Getting Started With Bing Ads
So now you know precisely what Bing Ads is, why it matters and how it works. You also know how to create a PPC campaign generally, and you know how to select the right keywords, etc.
Oh yes, actually getting started and creating some profitable ad campaigns!
And with that in mind, let’s launch straight into setting up some campaigns and doing a tour around Bing’s options and tools…
Before we get started, I am going to assume that you a) have set up a Bing Ads account by going here(you can use your existing Microsoft account) and b) you have chosen your keywords using the advice in the previous chapter.
Importing Google AdWords Campaigns
Here’s the good news – if you already have a Google AdWords campaign set up, then getting that campaign to work on Bing is as simple as importing it from there to your site. Doing this is easy. First, head over to the link on the far right that reads ‘Import Campaigns’ on your Google Dashboard.
Now click ‘Sign into Google’ and then enter your name and password. On the next page, you will be asked to select the AdWords campaigns that you want to import. Choose them and then click ‘Continue.’ Now, under Bing Ads Account & Import Options, you’ll just need to add a few more settings that are unique to Bing.
What to Do In Bing
- Choose the Bing Ads account you want to import to
- Select the right time zone (remember that Bing allows more flexibility in this department)
- Find the button under options ‘What to Import.’
- What are your bids and budget?
- Now just click import, and the process is complete
Remember we said earlier that the best way to handle Bing Ads was to use them on top of a Google AdWords campaign. This is why it makes a lot of sense to import an existing AdWords campaign into your Bing account simply. It couldn’t be simpler!
Setting Up a New Campaign
But if you don’t have a Google AdWords campaign or you want to try something different on Bing (this is a good place to experiment with different strategies!), then you’ll want to click ‘Campaigns’ and then ‘Create a Campaign’.
Now you can choose between ‘Search & Content Campaigns’ which will display regular search ads, or ‘Product Ad Campaigns’ which will show products with images in your search ads.
You’ll be asked to
- Give your campaign a name
- Select your time zone,
- to set your budget (which can be daily, weekly, monthly etc.),
- Set a language.
- Chosse a location
You can also choose whether you want to show your ads in all locations, or whether you want to show your ads only in specific locations. You can also target people searching for information about your location from elsewhere – for instance, that might be someone looking up hotels or amenities in an area they intend to visit!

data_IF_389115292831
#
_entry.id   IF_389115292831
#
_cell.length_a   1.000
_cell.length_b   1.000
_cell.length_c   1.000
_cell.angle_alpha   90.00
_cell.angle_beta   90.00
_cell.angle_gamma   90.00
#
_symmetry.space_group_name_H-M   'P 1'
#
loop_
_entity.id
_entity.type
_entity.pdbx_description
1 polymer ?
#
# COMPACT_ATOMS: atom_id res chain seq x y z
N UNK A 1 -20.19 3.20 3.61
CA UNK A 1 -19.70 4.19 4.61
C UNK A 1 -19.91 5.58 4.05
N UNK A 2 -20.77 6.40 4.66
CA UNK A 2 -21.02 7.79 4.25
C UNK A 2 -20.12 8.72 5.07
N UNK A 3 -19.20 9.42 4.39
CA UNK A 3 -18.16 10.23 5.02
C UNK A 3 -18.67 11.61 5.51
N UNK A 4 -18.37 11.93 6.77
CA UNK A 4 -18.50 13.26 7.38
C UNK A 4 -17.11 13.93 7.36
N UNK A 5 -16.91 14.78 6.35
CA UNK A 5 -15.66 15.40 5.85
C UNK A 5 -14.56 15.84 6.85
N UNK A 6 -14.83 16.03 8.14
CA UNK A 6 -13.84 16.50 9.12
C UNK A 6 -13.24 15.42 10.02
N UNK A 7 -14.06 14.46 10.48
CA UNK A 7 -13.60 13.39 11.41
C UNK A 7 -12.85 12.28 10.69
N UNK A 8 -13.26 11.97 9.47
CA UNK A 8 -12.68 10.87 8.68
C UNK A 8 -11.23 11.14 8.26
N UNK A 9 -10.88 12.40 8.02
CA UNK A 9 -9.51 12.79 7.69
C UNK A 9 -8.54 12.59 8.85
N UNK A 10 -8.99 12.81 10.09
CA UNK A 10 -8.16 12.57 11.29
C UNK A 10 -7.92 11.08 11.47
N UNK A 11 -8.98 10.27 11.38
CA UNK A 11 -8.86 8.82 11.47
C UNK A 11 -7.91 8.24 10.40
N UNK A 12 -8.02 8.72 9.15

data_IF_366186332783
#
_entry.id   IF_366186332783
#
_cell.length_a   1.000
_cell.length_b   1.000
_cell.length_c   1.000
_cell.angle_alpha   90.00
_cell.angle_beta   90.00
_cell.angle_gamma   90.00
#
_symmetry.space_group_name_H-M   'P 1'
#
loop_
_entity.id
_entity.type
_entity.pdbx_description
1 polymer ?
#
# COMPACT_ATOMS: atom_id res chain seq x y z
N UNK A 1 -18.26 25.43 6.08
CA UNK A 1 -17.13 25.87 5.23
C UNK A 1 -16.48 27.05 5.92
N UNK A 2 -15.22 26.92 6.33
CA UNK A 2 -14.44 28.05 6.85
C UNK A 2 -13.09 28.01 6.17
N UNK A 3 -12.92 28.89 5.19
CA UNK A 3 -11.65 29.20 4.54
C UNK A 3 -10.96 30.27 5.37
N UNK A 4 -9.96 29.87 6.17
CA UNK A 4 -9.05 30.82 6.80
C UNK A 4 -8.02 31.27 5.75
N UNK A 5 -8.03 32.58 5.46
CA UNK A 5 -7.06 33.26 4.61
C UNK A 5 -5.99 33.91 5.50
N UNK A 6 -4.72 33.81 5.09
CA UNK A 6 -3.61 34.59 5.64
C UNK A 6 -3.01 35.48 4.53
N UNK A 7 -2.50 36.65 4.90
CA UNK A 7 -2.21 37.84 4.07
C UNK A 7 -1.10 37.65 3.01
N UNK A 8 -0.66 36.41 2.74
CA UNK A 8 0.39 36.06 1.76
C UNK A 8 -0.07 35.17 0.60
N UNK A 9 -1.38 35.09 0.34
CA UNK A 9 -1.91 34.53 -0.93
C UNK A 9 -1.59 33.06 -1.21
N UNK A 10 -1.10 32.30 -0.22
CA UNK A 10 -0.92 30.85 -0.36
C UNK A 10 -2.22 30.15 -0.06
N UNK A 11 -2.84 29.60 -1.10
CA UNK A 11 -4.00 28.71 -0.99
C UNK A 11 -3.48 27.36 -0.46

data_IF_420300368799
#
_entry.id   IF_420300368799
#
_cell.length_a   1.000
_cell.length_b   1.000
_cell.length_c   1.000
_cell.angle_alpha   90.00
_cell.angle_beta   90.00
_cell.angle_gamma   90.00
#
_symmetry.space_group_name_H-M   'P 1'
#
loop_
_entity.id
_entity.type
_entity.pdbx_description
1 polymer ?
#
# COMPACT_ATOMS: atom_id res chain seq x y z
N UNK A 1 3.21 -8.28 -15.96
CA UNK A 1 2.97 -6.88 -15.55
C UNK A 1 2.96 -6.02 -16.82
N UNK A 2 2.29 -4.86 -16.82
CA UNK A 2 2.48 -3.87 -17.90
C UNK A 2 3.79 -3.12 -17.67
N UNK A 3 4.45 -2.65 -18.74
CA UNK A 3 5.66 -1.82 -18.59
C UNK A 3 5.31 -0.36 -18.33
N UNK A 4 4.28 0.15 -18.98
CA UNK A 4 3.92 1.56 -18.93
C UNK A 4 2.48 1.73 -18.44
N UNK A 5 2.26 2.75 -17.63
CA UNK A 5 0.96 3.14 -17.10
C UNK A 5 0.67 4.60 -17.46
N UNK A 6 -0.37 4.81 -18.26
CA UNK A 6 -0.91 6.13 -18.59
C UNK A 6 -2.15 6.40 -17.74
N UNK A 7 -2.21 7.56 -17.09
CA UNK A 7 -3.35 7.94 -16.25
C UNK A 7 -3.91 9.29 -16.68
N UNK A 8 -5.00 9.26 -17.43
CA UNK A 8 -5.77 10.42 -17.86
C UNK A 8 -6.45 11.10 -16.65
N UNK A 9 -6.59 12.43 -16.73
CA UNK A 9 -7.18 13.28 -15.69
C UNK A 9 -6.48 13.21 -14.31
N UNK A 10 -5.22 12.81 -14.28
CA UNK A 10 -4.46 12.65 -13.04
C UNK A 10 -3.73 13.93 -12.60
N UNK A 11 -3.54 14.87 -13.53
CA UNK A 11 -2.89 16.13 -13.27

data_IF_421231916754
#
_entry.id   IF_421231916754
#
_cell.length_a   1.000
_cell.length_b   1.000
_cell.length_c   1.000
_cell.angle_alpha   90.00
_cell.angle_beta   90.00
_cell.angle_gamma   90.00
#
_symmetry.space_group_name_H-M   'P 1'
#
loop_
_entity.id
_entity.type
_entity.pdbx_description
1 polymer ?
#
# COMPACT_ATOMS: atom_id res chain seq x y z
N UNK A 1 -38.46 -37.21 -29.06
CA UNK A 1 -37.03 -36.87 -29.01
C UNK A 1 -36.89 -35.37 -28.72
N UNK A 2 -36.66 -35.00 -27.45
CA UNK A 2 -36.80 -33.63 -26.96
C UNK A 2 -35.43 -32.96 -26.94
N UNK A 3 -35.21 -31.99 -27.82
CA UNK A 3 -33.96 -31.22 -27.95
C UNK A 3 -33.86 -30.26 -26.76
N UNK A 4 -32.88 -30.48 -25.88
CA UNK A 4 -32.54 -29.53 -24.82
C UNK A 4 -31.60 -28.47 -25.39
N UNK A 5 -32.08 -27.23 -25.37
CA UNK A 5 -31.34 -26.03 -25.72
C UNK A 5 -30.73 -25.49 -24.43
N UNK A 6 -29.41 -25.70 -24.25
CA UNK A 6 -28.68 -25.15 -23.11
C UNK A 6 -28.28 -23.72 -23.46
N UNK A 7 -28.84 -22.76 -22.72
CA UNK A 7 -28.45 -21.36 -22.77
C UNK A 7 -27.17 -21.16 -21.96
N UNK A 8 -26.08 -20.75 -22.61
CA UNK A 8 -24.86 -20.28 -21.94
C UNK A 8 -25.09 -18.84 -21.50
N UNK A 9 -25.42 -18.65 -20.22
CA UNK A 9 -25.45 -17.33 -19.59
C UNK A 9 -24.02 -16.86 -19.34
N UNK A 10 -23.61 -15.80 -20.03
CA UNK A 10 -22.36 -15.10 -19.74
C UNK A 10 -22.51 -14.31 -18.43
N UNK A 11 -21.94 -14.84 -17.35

Crafting your Bing Ads
Now you’ll have to write your ads. To do this, you choose your type of ad and then give it a headline. Remember what we discussed earlier – this headline is not designed to get the maximum number of clicks but rather to get the right kind of clicks. You’ll then want to write your ad text, which will let you use a little more detail. Underneath this will be your display URL and destination URL. You might choose a root domain for your display URL if your destination URL uses a long permalink.
- Headlines are 25 characters
- Ad text is 71 characters
On the next page is where you’ll be given the option to choose your keywords, set keyword bids and then verify ‘activation’ (meaning you set the method of payment and also click that you want the ads to go live). Refer to the last chapter for more on selecting the right keywords.
On the next page, you’ll be able to choose your bid for each keyword. So you might decide that some keywords are worth more to you than others. This is very good news because it means you can pay very little for those more obscure keywords that would only get you a few clicks but that likely wouldn’t be very expensive due to a lack of competition.
Managing and Tracking Campaigns
The good news is that you can tweak and manage your campaign subsequently after it has gone live as you would expect. This means that you can see how it is performing and then see how they are working for you. You’ll be able to find some more advanced settings here too, such as negative keywords and dynamic keywords. We’ll look at these options in more detail in the coming days.
For now, though, we want to focus on the other most important aspect of running your Bing Ads campaigns.Which is tracking the success of your adverts?
It is important to realize that not every ad will be successful. however, by starting on a small budget you can find out everything you need to know. I personally never start at more than $15 a day. This tells me everything I need to know.
Once a campaign has been tweaked to be successful, then is the time to ramp up the campaign. Never rm,ap it up to more than you can afford, because circumstances can change quickly.
In this case, that is going to mean looking at how your ads are performing for you. And there are some really great advanced features here that actually go a bit and above what you would have access to with AdWords.
We’ll delve into these in more detail in the next chapter. But for now, make sure you are watching your basic metrics like a hawk. Just click ‘Standard Reports’ and then select any one of the 18 different performance reports to get your statistics. You’ll be able to see things like your average CPC (cost per click), CPM (cost per impression), CTR (click through rate) and more!
Starting small is a good idea. In the past I have been frightened of paid advertising on the Internet thinking money can go real fast
Great idea to import from Google AdWords a very simple and effective idea
Finally, Bing Ads make sense
Great info here, I am going to try to do Bing ads again. I have tried and lost money before. This looks as though I can make Bing ads profitable
Bing ads can definitely be profitable